ma noi tutti vogliamo un altro pippone del cretino della foresta nera.
dopo aver fallito nel ruolo di pompinara di himmler si invento' quello
di santga patrona dei deficienti dei programmi dello studio culturale
apparentement di considerevole successo tra i bassi livelli di quoziente di
On Tue, Sep 19, 2017 at 1:37 PM, John McCreery <john.mccreery@xxxxxxxxx>
Thank you, Donal, for taking my brainstorm seriously. It may, indeed, be
the case that only one of two possibilities can be realized. That does not,
however, exclude the possibility of n>2 possibilities to begin with.
Another important consideration is the stability of the context in which
change occurs. It has long been observed, for example, that ecological
systems in stable environments tend to become more efficient, with the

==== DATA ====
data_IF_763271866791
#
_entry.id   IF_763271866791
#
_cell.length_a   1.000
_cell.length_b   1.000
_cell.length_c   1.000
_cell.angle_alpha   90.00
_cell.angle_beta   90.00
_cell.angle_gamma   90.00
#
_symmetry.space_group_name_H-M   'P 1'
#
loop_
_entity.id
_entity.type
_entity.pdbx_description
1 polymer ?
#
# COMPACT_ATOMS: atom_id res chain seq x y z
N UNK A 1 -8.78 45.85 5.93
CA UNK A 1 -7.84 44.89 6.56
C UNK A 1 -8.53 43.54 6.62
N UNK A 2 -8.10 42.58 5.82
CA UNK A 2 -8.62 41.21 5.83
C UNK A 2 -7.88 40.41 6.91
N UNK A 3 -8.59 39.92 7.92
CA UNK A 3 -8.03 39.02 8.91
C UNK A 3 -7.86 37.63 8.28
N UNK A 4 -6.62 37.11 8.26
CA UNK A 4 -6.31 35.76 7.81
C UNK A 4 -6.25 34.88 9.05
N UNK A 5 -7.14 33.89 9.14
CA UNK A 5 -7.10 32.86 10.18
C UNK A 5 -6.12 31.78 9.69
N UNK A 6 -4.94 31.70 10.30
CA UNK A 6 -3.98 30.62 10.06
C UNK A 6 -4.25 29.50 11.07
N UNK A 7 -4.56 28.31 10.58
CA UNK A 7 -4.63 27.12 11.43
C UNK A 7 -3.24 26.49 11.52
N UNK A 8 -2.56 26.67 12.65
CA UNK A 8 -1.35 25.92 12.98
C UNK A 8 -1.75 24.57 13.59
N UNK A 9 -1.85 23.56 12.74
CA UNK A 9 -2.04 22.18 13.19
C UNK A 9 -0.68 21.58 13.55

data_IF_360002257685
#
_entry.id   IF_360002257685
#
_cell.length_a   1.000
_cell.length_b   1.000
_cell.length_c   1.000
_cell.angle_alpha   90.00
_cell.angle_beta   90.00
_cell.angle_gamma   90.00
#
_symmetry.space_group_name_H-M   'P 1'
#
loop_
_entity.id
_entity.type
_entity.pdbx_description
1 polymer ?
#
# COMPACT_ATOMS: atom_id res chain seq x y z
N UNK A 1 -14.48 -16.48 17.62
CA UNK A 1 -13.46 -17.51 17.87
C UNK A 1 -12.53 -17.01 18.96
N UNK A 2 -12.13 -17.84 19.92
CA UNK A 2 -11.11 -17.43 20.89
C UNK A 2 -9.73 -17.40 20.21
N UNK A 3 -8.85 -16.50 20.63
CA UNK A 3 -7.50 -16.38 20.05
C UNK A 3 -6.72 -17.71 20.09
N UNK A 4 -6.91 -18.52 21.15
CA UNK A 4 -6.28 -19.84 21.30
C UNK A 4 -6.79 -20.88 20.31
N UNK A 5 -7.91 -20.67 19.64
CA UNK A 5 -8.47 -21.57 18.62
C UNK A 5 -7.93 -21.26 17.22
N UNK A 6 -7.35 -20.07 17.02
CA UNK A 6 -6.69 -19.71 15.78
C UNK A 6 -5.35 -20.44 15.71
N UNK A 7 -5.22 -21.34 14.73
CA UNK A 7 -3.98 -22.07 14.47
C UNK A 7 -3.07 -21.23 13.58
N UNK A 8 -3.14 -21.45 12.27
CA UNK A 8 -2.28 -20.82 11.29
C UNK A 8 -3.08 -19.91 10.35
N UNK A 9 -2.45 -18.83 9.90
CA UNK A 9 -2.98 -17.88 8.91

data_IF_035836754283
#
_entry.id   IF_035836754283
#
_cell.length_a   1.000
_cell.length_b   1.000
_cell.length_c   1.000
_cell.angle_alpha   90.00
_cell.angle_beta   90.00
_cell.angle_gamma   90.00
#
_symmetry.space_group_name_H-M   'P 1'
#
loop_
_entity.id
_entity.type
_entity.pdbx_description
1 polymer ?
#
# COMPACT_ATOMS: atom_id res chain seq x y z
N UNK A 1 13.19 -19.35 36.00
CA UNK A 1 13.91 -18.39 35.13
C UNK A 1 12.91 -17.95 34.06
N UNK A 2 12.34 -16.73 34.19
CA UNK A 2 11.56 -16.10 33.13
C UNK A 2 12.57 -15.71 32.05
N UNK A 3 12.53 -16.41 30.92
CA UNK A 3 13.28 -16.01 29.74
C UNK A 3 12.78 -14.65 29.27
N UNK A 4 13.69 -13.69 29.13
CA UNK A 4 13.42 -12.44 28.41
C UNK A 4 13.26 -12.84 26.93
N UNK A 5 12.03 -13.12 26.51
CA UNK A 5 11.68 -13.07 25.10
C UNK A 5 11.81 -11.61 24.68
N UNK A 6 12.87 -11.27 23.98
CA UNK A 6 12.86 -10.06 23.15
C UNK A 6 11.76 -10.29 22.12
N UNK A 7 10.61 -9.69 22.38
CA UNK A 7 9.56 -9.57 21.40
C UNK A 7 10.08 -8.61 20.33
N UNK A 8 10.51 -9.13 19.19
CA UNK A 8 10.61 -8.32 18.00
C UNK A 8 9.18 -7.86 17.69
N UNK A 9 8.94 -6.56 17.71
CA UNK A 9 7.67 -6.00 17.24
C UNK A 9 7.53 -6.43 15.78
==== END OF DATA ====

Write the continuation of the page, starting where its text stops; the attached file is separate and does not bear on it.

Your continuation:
number of species reduced and the system approaching an equilibrium
condition in which simple, linear relationships account pretty well for how
the system behaves. The downside is that the system becomes less resilient
and more exposed to total destruction when the environment suddenly
changes. A tropical island, for example, may be a nice place to retire —
until a force 5 hurricane passes over it.
Weather forecasting and the current use of what are called spaghetti plots
in describing the possible paths of hurricanes are a good illustration of
On Sep 19, 2017 17:29 +0900, wrote:
s to possibilities and where it pertains to what can be "realized". It may
sometimes be that only one of two possibilities can be "realized", and so
there is a "binary opposition" between the realisation of those
possibilities (though both may exist as possibilities). Where there is not
enough 'logical space' for different possibilities to be "realized", those
'possibilities' may be pitted against each other in terms of their being
"realized" - and in the real world this is often the case. I don't quite
see how John's concluding remarks help - either in resolving issues of
"binary opposition" or dissolving them.